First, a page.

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Making an Exit: From the Magnificent to the Macabre---How We Dignify the Dead Hardcover – October 11, 2011
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“An Eat, Pray, Love for the afterlife … Murray tackles an uncomfortable subject with sensitivity, humor and great insight … Making an Exit raises a host of issues worth thinking about … In addition to being a deeply informative book, Making an Exit is also a personal one. Murray’s reflections on her father’s terminal illness and his plans for a no-frills cremation are particularly touching … In the end, as her own experiences show, the rituals we create to honor the dead may say more about the living, and our fears and hopes.”—Rachel Newcomb, The Washington Post
“The death of her father, and his clear orders for an unfussy, secular send-off, prompted Ms. Murray to consider her own long goodbye. The result is not only a fascinating travelogue, but also a personal meditation on loss and fate. Ms. Murray excels in the role of intrepid tour guide. She has an inviting way of taking readers by the hand to explore new cultures and places … there is a wealth to discover within these pages.”—The Economist
About the Author
SARAH MURRAY is author of Moveable Feasts: From Ancient Rome to the 21st Century, the Incredible Journeys of the Food We Eat. A longtime Financial Times contributor, she lives in New York City.
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To her credit, author Murray does a good and sympathetic job of describing religious views and funeral customs of cultures she has visited around the world. She also does an excellent job of introducing us to her dearly-departed and much-missed father, who was also an unbeliever, but similarly not quite able to just leave it at that.
This book is not just an updated rehash of Jessica Mitford's famous book American Way of Death, which influenced many of my views as a future pastor fifty years ago. Mortuaries may not celebrate the light this book casts upon their operations, but they may profit from opportunities it offers, such as arranging trips for people who wish to use or scatter the ashes of loved ones in particular places and ways.
I was particularly glad to learn of a more ecological alternative to cremation called resomation, and specifics on companies offering such services as converting ashes into a diamond, or shooting them into space, or incorporating them into household objects. Personally, I'm signed up to have my body donated to the med school where I used to work, as did my mom. Those interested in such alternatives will find much to Google after reading this volume.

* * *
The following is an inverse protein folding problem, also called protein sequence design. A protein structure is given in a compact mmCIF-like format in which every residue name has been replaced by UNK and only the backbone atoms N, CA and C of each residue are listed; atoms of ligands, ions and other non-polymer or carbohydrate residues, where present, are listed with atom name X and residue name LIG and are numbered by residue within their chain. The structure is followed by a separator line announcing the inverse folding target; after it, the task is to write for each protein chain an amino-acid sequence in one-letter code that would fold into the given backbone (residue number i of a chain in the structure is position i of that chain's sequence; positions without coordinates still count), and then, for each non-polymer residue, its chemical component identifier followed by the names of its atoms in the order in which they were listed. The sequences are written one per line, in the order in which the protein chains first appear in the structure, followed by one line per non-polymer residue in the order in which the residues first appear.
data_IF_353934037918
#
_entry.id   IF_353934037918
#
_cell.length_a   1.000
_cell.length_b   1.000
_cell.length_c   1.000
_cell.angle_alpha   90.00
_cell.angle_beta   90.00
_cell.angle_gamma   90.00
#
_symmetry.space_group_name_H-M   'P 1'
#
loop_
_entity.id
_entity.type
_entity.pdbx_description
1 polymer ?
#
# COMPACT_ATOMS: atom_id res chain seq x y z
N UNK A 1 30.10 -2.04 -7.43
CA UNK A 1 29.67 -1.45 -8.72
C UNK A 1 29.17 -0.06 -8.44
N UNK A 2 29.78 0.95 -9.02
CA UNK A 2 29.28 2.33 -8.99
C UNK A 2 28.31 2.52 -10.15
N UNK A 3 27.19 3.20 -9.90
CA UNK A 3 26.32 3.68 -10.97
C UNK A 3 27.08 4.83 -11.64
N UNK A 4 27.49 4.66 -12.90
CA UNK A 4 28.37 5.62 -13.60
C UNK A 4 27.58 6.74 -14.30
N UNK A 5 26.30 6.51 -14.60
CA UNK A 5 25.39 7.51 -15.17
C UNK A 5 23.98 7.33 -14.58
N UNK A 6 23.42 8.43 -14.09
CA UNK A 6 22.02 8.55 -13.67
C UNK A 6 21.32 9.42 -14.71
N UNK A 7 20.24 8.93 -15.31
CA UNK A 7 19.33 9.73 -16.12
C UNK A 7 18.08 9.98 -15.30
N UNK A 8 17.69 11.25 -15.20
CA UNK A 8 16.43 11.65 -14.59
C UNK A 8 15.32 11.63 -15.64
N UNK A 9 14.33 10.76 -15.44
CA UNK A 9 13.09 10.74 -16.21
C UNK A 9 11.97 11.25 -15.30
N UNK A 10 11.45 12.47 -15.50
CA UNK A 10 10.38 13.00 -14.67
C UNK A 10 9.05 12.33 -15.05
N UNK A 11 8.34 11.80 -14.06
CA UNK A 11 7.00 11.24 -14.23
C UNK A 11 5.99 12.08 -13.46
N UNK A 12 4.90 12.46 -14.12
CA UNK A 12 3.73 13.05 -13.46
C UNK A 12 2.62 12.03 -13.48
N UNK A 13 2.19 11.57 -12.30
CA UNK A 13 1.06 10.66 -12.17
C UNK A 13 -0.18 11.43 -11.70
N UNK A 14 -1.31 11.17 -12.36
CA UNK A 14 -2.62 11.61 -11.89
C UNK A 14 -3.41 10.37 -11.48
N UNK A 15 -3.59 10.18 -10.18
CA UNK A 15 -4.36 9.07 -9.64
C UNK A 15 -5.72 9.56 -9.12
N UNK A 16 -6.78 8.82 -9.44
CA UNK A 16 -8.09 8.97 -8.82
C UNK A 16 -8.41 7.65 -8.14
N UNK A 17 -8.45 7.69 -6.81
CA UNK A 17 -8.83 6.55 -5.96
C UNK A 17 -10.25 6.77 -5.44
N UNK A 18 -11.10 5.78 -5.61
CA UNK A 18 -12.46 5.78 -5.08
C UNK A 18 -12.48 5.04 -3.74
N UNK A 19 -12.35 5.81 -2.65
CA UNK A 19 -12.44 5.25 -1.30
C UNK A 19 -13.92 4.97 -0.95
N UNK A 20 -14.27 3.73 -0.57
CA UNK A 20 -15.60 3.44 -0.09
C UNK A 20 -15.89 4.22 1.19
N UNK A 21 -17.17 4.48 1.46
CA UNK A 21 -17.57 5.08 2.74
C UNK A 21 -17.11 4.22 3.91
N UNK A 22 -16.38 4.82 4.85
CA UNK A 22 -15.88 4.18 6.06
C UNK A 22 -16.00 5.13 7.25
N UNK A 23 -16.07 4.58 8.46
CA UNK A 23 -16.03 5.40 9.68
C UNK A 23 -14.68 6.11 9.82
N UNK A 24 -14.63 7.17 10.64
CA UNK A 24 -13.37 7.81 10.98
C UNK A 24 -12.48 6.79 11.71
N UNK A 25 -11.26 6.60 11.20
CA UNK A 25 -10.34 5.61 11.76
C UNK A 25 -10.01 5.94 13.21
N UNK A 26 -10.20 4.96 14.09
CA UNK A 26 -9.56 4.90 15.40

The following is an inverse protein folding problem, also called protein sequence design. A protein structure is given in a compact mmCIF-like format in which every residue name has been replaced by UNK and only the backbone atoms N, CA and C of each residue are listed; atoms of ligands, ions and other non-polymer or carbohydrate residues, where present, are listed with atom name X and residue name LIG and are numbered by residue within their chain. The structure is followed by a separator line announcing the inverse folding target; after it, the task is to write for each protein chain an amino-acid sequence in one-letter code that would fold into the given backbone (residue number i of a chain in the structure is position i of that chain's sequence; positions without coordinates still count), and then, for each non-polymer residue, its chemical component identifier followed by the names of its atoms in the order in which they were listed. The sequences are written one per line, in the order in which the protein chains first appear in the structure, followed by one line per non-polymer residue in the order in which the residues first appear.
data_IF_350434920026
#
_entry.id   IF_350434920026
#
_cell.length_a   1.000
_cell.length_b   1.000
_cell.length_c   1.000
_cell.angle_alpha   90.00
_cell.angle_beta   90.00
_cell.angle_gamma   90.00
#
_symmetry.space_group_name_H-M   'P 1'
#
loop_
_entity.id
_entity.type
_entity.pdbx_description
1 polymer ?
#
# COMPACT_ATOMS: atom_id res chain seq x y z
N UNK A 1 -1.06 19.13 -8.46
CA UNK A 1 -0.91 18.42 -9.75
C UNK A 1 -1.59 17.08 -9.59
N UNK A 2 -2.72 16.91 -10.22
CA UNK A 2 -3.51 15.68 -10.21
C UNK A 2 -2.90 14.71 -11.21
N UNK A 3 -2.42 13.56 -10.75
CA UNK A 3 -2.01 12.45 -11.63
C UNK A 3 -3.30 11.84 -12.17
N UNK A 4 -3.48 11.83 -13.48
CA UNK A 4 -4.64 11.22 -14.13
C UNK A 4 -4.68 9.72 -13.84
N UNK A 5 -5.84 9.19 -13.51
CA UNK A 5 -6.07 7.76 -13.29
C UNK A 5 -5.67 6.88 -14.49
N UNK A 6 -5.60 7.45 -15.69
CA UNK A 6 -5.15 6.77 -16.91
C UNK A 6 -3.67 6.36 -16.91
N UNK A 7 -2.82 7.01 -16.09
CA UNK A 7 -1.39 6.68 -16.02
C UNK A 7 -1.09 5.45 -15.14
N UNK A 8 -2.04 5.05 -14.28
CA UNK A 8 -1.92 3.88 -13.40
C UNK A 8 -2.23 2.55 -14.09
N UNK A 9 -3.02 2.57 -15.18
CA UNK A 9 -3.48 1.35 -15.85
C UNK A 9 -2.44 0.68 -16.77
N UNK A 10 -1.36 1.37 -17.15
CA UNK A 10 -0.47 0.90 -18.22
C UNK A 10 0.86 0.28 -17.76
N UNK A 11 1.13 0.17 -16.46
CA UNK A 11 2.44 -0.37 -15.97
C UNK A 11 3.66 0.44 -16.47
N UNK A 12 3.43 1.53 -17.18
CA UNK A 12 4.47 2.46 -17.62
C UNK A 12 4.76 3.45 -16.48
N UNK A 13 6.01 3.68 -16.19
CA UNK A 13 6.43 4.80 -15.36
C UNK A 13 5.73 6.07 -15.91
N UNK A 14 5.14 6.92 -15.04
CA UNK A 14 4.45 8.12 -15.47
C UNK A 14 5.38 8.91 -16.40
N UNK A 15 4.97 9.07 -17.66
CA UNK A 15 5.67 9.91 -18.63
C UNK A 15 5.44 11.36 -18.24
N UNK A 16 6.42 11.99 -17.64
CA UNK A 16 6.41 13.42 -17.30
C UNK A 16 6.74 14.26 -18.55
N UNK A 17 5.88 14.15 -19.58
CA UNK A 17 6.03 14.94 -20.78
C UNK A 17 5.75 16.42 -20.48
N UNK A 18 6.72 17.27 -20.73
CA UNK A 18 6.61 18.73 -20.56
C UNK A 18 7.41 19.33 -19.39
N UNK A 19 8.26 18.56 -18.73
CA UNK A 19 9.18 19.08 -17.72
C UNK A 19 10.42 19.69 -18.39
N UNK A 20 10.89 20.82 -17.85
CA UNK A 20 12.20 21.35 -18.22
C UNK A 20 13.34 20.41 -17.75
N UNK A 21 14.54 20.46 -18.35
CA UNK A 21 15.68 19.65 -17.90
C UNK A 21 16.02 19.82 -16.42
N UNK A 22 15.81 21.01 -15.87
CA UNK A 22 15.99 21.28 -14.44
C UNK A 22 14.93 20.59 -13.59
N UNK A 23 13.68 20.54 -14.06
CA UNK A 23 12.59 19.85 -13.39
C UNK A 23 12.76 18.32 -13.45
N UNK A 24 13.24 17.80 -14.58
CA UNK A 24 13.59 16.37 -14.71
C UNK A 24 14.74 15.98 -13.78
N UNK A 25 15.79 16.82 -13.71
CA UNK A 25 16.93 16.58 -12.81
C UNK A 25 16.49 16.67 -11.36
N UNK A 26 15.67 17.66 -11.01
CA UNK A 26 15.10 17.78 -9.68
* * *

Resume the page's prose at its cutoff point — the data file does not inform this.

I thank the author for making all this information easily available, and wish her well in her grief for her father and continuing search for meaning at and beyond the end of this life.
Murray details how different cultures in America deal with death, and as a nurse, I have seen first hand some of them myself. From an elderly daughter wailing at the loss of her hundred-year-old mother, so loudly that the entire facility got goosebumps witnessing her agony, to those who immediately divide up leftover cash and feign complete indifference, it's true we all deal with the death of those we love or are responsible for, in our own unique way.
This book delves further into these matters of death, as the author traveled throughout the globe meeting undertakers and casket makers; and also met with religion experts to discuss the after-life and various beliefs held. The book even mentions how much somebody paid to be buried next to Marilyn Monroe! So the author left no tombstone unturned.
The book is well written and if you are interested in reading about the one thing we all do - die and leave our remains behind - I would recommend you read it!